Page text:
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Reel Tails

What Makes A Good Fishing Spot

Black Pearl
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Joe Yack with a striped bass

I am often asked “What makes a good fishing spot”… My reply is usually something like “Fish where the fish are, because you can’t catch what isn’t there”. I’m not being a jerk I’m telling the truth! Generally speaking, I want to see 3 things in a fishing spot. The first thing is a moving tide or current. The next thing I want to see is some kind of structure or live bottom. The last thing I look for is bait for the predator fish to feed on. If all those things are present the chances are good a predator fish will be in the area. Fish move all the time, sometimes shallow sometimes deep and seldom in the same area twice unless there is a reason. Stripers often follow bait movements in open water but will also relate to structure because it makes a good ambush point. Rockpiles like the inner and outer walls in Lewes are a good example. Current rips are another place where Predator fish like Bluefish and Rockfish congregate. These can be seen at the end of almost every Jetty on a moving tide. In the rivers and canals where there is moving current look for things that break the current at 90 degrees to find the best fish holding structure. Boulders on the bottom, sand bars and “live bottom” areas are good examples. I have taken countless numbers of Stripers that were oriented facing the current with their noses nearly touching a pilling. Yes pilings are structure too! Old black wood pilings produce best. Triggerfish and Sheepshead often will feed on the shellfish growing on the pilings and could be on any side of the structure. You can watch these fish circling, feeding on the wood pilings at the Henelopen Pier, when the water is clean.  Lewes canal is full of productive pilings as well as wharfs, jetties and concrete Bulkheads. Large concrete or masonry bridge pilings almost always hold fish too. Some days they will be in the “Push” or the up current side. Other days you will find them down current and behind the structure. Each structure has a Push and Pull. It pays to fish ahead of and behind each piece of structure before moving on. Stripers in particular have been known to suspend over structure as well as sitting right on it. So fish your rigs throughout the water column to find those suspended ones. There may be 2 or 3 “sweet spots” on every piece of structure. Try to get your lure to pass thru all of them. We call these places the “the Spot within the Spot”…

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Flounder caught near a bay beach .. Joe Yack

Learning to recognize these places and fish them will increase your catch rate.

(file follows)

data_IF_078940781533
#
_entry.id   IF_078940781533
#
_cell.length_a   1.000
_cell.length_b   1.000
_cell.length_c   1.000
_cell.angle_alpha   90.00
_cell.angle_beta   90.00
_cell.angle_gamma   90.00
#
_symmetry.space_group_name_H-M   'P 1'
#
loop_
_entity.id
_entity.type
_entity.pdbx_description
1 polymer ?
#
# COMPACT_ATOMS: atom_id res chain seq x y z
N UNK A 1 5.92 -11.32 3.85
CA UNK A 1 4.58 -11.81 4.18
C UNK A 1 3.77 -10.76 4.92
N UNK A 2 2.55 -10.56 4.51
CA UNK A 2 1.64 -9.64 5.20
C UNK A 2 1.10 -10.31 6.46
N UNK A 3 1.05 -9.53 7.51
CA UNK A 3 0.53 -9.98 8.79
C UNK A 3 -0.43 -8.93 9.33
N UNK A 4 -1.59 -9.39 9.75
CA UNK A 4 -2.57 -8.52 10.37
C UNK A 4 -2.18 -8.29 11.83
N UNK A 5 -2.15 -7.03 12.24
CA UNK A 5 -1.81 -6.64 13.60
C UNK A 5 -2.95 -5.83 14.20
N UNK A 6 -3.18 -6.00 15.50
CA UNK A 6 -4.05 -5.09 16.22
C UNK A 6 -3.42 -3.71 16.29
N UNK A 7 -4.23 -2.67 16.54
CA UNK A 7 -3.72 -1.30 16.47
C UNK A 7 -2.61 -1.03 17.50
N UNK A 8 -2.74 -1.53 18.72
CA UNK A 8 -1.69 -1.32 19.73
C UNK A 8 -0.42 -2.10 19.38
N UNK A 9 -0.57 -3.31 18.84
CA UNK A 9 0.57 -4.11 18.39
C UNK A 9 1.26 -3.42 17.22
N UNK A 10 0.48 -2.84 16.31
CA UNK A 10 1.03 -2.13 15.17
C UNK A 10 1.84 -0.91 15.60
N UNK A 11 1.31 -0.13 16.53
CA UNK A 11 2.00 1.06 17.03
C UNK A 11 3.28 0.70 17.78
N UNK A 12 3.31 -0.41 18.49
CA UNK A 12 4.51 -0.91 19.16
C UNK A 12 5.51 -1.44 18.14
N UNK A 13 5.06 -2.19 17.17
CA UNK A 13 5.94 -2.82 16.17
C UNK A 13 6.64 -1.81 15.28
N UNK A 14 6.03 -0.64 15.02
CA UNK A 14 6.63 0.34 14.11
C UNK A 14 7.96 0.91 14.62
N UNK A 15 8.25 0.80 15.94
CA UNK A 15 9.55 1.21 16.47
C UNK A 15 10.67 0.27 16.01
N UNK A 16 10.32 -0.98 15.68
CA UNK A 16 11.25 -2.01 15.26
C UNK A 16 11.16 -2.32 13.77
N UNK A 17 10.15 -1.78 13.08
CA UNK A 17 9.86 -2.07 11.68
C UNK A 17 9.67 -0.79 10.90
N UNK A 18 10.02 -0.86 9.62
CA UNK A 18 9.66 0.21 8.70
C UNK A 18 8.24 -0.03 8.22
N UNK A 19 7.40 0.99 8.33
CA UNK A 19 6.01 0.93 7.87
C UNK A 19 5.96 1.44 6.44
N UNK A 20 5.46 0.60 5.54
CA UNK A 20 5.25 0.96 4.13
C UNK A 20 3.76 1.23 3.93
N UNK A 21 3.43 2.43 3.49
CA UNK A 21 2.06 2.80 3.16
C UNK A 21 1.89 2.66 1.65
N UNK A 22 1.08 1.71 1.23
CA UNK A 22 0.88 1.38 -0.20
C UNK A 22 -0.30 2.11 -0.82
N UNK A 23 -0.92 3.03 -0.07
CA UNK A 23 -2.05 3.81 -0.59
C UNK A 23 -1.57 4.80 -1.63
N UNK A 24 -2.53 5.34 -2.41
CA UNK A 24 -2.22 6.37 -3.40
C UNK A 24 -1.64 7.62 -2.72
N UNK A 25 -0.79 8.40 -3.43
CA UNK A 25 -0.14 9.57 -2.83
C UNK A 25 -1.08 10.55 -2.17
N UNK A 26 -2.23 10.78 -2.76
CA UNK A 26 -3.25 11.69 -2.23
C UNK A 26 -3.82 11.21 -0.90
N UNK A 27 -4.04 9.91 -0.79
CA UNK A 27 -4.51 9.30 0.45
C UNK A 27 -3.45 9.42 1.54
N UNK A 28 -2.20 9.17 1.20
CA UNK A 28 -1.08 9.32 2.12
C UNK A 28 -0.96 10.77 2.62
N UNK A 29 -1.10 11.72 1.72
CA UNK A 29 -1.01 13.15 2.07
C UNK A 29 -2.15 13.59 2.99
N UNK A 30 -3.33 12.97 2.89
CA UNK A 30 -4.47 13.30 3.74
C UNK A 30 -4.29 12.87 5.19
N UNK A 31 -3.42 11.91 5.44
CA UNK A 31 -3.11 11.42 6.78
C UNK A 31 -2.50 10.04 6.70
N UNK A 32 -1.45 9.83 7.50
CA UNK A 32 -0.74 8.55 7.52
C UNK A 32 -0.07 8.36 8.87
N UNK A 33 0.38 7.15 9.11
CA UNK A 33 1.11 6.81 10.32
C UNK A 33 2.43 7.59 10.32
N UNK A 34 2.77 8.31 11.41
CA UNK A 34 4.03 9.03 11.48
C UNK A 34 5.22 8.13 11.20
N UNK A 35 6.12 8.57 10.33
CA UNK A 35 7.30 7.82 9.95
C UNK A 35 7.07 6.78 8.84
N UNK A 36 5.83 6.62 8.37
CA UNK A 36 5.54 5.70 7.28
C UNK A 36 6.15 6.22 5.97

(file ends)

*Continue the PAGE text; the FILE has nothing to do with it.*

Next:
On the beach when chasing Flounder or Kingfish the “Sweet spot” is often right behind the breaking waves. The Breaking waves scour out a trough sometimes only a foot deeper than the surrounding areas. This trough is like a giant chum grinder, churning up sand fleas, small crabs and baitfish. The Flounder and Kings make an easy living in these sweet spots. If you find one Flounder in the trough there will likely be more. Fish accordingly! “Pinch Points” are another area to look at and fish thoroughly. These are places were the waterway narrows and the current rips thru the area. Find one of these on the beach that reaches out to the outer bar and that ditch will be full of fish! These places most always have moving current, even on days when the tide will not flow heavy Pinch Points will have moving water. This holds true even in the creeks when Perch fishing. Another likely spot that will always have current is a “marsh drain”… these are places where a creek or marsh drains into a larger body of water. Typically the draining current will rush out at great speed confusing baitfish and oxygenating the water. In summer, sometimes it is more about Oxygen than food! Moving water almost always has more dissolved oxygen than slower moving waters.

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Tautog … Joe Yack

These scenarios are example of structure fishing, even though they are all very different. Learn to identify likely fish holding structure to find more fish this summer. Most all of the desired Sportfish in our area will at times relate very close to structures. Different species may use the same areas at different times.

What are favorable conditions for one species may not be so good for another. I have found Stripers to generally be most active during the peak current flow; in contrast my best flounder fishing typically occurs on the slower portions of the tide but still moving. That being said there are places where Stripers will bite best on the hour around slack water and Flounder chew on the strongest part of the tide. Try to learn when your target species use the structure near your local fishing spot and be on the lookout for new structure. Your catch rates will likely improve if you fish structures a little more thoroughly on your next trip!

Joe Yack

What Makes A Good Fishing Spot

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